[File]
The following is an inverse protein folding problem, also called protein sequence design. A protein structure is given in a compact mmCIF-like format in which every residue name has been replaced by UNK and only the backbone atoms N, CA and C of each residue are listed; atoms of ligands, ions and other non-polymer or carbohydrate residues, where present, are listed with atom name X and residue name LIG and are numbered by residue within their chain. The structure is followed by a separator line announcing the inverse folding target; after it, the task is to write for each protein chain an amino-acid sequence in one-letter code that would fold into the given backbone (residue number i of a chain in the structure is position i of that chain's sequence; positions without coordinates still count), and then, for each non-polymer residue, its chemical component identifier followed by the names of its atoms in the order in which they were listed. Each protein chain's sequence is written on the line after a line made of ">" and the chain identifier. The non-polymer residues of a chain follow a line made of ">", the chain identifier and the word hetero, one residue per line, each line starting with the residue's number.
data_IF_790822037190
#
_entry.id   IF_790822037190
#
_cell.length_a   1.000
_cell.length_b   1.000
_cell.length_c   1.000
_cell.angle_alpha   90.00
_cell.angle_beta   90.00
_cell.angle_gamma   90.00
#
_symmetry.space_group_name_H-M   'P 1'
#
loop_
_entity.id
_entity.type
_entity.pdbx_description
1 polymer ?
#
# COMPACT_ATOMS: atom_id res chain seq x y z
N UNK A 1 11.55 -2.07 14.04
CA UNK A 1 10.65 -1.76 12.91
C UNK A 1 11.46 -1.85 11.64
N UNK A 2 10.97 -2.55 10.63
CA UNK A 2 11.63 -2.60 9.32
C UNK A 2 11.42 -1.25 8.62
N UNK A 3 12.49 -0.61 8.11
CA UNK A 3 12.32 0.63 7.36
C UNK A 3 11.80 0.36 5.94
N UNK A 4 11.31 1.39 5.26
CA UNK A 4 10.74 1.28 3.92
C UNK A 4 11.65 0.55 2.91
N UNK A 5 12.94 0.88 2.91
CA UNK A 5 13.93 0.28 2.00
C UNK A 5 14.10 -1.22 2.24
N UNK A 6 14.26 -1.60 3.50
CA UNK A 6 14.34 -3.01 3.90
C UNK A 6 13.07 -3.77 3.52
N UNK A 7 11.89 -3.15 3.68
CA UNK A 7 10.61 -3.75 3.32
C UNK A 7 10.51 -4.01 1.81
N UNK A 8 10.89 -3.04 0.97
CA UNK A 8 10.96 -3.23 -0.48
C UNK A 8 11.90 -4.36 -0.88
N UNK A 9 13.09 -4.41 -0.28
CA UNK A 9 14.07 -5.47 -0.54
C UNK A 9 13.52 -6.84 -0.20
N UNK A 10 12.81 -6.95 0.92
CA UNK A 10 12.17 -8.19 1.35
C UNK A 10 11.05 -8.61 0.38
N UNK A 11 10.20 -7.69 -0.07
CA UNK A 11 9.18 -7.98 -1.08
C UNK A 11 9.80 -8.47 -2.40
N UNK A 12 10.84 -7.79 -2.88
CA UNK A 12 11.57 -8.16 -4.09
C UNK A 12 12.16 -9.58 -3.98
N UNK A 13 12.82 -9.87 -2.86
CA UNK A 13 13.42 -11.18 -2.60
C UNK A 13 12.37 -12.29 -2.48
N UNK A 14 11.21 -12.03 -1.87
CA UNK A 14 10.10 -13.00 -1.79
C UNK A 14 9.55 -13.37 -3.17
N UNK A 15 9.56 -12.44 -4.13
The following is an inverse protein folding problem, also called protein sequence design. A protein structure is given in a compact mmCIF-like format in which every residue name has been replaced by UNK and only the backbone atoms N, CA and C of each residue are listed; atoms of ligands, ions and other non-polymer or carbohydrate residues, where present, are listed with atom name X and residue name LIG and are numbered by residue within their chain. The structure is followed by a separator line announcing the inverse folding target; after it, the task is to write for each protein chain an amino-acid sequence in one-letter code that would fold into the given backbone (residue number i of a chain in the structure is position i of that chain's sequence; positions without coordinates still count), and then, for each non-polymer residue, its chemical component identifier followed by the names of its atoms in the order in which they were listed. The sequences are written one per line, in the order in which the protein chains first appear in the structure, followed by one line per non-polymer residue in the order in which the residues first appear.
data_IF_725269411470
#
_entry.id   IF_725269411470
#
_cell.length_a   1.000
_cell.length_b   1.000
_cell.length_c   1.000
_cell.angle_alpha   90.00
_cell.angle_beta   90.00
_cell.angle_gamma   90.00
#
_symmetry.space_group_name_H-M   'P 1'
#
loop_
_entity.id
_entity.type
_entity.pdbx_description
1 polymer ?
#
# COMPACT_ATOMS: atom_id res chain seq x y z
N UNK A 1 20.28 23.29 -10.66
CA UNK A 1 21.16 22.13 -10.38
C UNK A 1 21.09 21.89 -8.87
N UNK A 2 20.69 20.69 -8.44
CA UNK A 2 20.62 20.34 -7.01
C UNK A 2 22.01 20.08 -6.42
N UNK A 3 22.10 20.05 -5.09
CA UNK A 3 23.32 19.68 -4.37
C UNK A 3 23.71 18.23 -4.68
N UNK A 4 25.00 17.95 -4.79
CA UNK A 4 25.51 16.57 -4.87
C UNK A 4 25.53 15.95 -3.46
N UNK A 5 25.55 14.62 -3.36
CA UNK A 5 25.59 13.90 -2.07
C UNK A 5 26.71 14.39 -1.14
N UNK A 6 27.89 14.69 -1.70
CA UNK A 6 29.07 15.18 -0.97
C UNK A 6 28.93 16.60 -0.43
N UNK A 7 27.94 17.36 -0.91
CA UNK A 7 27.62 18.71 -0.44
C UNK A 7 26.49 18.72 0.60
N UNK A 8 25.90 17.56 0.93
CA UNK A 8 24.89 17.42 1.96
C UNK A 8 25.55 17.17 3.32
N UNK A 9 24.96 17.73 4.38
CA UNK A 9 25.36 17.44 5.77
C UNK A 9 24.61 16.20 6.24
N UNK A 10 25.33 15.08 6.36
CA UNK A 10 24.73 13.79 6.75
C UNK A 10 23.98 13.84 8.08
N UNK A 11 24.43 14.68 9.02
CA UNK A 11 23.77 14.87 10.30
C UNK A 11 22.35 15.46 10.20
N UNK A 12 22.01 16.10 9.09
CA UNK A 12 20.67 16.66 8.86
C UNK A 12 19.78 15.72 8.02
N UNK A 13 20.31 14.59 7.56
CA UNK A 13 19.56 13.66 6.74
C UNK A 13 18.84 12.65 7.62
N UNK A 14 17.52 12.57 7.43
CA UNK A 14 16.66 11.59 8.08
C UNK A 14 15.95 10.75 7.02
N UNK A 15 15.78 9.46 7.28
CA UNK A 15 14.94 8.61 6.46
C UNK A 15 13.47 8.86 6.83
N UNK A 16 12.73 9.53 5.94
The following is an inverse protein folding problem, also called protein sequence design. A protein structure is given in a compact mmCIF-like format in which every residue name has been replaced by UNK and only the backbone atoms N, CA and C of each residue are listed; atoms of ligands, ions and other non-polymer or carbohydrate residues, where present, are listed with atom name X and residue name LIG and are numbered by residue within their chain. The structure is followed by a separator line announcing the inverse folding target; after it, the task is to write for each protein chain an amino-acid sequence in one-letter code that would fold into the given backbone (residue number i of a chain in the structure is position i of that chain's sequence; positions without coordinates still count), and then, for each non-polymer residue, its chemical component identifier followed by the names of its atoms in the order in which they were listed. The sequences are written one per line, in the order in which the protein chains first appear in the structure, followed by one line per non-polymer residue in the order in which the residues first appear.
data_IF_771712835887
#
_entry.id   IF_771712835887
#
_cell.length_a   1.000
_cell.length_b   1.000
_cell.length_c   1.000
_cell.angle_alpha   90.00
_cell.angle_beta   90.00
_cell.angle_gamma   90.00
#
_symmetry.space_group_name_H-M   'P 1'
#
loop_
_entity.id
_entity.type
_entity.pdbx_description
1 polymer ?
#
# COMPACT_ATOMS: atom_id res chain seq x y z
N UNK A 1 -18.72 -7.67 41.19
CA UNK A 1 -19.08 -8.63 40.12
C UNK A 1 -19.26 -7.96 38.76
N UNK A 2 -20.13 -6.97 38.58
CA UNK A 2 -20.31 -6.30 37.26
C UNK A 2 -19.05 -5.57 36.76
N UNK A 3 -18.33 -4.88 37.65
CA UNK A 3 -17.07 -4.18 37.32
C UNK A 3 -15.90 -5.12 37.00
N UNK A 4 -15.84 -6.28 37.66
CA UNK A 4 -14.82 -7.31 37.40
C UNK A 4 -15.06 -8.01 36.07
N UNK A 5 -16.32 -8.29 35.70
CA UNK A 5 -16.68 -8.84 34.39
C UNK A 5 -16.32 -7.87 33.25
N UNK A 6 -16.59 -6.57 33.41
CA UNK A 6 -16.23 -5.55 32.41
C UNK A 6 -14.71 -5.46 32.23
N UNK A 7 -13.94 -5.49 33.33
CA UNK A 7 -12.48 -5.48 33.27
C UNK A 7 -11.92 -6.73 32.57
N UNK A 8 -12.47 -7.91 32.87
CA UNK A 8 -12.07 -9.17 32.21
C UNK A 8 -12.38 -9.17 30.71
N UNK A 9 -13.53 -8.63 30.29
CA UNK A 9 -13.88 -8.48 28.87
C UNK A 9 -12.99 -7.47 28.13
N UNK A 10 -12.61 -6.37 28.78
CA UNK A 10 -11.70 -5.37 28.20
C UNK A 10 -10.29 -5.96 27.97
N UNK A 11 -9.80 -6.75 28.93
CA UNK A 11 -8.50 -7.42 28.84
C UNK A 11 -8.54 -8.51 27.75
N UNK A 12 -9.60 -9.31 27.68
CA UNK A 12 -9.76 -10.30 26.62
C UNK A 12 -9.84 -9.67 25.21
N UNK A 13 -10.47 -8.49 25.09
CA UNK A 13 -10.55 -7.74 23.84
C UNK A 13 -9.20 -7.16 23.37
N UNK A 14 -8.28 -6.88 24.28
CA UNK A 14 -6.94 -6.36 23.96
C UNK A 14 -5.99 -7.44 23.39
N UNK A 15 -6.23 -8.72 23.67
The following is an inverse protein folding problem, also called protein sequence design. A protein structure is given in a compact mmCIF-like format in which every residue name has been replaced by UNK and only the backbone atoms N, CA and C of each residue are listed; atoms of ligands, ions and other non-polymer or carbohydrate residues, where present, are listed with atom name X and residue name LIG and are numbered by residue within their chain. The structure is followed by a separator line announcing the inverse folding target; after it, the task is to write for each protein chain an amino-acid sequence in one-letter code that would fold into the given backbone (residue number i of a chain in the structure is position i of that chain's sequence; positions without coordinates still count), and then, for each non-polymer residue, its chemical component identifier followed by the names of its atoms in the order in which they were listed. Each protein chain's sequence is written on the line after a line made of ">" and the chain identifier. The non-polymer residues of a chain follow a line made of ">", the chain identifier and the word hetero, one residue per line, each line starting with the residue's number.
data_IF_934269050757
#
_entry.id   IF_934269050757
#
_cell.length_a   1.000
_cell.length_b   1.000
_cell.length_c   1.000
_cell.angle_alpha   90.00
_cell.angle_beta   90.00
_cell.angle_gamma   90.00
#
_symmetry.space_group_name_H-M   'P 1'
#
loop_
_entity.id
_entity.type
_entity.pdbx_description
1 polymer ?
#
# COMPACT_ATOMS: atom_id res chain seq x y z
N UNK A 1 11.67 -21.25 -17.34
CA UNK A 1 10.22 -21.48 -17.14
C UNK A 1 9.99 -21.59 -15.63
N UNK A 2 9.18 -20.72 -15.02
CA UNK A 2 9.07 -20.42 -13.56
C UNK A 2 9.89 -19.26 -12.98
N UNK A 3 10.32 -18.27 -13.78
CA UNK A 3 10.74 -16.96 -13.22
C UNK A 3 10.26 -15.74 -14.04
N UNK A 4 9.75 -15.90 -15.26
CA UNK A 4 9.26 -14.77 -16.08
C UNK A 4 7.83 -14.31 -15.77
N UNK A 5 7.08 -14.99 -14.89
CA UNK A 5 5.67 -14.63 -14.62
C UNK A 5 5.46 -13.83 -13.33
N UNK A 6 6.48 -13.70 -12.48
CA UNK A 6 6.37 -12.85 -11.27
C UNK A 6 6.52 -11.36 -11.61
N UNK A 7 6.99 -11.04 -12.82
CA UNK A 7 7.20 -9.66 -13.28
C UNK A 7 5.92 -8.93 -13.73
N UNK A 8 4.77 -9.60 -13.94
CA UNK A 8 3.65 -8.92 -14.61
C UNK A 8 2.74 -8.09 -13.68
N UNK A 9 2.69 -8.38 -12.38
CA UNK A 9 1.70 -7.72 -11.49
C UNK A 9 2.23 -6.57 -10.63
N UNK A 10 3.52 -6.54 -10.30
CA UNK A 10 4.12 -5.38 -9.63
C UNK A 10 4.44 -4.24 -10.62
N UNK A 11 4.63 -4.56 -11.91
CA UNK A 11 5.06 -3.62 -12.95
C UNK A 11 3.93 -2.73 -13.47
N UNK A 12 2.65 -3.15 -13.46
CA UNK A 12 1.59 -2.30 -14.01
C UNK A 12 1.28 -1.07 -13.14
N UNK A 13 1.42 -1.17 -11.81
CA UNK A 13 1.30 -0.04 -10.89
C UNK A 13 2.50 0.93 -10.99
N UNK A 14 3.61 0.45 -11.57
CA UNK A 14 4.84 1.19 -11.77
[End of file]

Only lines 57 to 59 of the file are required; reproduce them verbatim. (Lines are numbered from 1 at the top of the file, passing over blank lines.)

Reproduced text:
C UNK A 12 12.16 -9.58 -3.98
N UNK A 13 12.82 -9.87 -2.86
CA UNK A 13 13.42 -11.18 -2.60